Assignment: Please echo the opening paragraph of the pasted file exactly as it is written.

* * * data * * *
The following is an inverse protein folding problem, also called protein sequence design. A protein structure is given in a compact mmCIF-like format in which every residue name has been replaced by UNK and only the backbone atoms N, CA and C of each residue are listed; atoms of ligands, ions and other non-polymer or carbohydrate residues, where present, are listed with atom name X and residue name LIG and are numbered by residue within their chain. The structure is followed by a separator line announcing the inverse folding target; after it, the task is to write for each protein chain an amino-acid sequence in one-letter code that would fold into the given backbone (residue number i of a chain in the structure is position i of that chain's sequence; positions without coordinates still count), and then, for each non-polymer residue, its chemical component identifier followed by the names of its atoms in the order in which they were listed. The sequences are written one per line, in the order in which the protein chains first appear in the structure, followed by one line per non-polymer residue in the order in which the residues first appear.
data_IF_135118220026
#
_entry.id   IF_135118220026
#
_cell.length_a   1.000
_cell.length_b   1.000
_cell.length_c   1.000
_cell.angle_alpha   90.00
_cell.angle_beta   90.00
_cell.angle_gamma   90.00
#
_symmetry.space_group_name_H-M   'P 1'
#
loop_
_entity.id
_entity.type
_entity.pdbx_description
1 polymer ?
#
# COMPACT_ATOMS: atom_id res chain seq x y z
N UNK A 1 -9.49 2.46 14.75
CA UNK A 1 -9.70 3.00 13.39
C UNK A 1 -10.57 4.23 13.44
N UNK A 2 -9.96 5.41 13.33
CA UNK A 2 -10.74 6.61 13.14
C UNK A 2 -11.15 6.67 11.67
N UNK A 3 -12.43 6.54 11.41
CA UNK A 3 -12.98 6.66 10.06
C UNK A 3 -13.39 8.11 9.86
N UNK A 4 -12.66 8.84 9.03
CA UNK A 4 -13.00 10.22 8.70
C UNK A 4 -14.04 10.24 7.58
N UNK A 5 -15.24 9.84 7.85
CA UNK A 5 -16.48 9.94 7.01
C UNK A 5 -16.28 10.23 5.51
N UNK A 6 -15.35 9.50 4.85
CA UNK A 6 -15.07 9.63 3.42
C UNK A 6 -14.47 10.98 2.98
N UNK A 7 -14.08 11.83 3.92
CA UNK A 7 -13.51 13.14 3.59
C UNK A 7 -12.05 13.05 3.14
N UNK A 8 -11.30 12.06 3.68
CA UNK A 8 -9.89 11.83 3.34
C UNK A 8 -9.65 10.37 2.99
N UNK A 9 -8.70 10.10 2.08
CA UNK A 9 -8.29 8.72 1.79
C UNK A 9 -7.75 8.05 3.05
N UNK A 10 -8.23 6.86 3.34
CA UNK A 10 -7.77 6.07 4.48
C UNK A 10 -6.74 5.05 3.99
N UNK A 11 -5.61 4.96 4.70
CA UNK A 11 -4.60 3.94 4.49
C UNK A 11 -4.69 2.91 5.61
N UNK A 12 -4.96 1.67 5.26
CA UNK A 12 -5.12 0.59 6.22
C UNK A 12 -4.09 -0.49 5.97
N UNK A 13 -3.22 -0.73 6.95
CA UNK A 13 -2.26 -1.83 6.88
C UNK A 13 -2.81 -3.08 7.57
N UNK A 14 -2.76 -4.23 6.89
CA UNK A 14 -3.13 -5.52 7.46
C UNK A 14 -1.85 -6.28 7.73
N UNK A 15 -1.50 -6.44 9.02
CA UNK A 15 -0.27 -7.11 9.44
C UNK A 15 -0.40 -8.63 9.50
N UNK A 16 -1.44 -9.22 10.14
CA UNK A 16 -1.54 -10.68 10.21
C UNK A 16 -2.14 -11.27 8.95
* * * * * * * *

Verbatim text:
The following is an inverse protein folding problem, also called protein sequence design. A protein structure is given in a compact mmCIF-like format in which every residue name has been replaced by UNK and only the backbone atoms N, CA and C of each residue are listed; atoms of ligands, ions and other non-polymer or carbohydrate residues, where present, are listed with atom name X and residue name LIG and are numbered by residue within their chain. The structure is followed by a separator line announcing the inverse folding target; after it, the task is to write for each protein chain an amino-acid sequence in one-letter code that would fold into the given backbone (residue number i of a chain in the structure is position i of that chain's sequence; positions without coordinates still count), and then, for each non-polymer residue, its chemical component identifier followed by the names of its atoms in the order in which they were listed. The sequences are written one per line, in the order in which the protein chains first appear in the structure, followed by one line per non-polymer residue in the order in which the residues first appear.